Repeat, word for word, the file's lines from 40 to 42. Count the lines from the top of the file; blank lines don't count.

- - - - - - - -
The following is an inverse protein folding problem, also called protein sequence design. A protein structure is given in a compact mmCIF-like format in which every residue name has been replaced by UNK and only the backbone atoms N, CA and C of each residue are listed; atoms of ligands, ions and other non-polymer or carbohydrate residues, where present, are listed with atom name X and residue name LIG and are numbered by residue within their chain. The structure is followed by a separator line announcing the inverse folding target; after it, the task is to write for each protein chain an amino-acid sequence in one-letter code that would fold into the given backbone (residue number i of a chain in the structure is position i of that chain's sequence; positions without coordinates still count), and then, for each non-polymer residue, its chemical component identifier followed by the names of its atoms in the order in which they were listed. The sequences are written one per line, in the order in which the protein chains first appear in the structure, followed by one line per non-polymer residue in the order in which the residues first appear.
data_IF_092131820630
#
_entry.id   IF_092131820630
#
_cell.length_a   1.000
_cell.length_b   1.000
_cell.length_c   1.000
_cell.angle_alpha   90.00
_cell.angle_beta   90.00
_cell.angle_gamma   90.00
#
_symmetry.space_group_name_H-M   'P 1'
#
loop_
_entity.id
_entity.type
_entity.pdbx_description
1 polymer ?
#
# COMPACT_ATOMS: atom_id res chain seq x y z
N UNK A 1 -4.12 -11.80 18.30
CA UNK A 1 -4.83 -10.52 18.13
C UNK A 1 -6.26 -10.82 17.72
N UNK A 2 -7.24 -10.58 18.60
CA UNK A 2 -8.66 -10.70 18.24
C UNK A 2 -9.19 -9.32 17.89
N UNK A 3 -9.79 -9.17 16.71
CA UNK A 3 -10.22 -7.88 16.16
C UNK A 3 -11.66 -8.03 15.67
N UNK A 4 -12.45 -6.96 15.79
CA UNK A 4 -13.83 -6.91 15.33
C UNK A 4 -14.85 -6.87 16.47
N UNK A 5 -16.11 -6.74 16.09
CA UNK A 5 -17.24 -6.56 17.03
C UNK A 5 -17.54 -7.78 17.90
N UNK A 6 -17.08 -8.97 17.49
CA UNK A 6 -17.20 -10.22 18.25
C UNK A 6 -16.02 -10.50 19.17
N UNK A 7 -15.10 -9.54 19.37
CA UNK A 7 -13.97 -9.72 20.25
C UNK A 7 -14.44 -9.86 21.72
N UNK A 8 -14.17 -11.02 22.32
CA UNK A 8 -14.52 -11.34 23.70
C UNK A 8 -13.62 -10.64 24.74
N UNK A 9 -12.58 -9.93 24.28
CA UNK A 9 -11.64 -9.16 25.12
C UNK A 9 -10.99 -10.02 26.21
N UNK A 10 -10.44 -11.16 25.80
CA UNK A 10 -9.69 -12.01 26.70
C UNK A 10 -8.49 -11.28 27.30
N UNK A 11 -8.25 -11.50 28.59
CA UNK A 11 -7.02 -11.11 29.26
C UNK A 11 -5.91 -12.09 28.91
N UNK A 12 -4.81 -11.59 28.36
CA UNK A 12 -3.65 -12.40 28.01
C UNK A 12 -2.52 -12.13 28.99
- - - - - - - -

N UNK A 7 -15.10 -9.54 19.37
CA UNK A 7 -13.97 -9.72 20.25
C UNK A 7 -14.44 -9.86 21.72